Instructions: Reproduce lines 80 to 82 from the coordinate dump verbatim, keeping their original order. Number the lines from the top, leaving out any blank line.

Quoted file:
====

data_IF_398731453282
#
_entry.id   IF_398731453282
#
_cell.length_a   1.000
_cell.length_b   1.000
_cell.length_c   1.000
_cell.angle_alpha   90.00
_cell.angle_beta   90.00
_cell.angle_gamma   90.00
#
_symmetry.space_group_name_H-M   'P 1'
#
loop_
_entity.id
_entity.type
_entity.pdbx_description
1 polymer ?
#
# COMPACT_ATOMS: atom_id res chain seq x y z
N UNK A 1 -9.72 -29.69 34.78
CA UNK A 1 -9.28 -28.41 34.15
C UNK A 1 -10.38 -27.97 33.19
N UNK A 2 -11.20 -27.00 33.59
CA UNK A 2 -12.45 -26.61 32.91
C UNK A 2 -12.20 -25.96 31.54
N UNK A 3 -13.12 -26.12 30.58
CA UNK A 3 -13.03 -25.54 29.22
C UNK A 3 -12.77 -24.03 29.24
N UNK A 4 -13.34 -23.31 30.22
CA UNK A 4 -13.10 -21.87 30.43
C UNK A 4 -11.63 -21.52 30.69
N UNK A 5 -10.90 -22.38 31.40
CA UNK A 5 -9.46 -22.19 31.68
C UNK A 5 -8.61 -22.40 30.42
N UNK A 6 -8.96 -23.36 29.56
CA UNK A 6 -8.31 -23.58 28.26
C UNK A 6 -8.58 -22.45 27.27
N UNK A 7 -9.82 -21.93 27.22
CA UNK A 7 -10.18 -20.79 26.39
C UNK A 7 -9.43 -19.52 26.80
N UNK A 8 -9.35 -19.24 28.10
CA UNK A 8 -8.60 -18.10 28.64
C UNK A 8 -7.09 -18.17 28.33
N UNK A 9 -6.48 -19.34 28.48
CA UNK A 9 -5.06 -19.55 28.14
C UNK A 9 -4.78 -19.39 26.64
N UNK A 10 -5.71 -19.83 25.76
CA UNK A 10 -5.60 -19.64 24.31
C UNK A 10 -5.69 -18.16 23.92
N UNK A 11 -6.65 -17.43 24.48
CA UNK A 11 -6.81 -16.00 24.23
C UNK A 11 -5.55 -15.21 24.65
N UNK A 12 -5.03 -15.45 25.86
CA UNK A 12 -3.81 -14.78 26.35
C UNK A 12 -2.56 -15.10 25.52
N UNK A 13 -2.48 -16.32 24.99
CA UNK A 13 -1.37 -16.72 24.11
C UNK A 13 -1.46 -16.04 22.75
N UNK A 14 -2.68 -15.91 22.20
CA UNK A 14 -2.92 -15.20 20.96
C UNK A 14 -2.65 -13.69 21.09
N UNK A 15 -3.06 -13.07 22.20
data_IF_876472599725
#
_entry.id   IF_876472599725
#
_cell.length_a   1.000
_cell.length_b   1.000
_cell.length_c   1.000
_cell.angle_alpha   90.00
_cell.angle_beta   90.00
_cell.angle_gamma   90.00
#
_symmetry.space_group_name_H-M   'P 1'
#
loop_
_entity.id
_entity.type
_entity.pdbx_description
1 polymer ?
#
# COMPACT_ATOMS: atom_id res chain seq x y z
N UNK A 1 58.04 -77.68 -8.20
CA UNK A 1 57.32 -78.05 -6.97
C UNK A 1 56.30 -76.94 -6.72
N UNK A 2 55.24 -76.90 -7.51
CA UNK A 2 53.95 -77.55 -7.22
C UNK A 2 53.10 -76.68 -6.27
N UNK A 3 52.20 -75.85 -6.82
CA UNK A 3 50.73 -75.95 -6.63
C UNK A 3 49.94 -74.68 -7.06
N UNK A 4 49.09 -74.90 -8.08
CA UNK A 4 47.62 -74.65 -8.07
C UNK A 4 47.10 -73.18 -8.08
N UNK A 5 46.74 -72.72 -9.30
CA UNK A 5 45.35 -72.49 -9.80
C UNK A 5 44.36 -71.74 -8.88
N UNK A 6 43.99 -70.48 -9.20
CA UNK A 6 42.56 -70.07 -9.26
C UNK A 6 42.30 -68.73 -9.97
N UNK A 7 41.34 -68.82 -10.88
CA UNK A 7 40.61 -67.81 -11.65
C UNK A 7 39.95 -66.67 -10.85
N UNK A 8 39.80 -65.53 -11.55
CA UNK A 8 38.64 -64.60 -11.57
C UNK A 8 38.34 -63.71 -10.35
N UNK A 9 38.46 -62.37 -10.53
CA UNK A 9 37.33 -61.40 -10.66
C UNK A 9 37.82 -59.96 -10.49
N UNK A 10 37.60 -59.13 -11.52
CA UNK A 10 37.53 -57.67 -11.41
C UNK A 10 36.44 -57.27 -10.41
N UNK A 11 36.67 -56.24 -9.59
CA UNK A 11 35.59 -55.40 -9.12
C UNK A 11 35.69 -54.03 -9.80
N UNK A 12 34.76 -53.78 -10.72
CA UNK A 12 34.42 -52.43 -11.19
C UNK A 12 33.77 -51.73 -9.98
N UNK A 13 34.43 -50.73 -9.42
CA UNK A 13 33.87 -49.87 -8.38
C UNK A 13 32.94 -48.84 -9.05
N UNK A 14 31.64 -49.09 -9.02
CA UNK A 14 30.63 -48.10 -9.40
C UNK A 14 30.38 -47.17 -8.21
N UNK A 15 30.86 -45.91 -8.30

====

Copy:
_entity.pdbx_description
1 polymer ?
#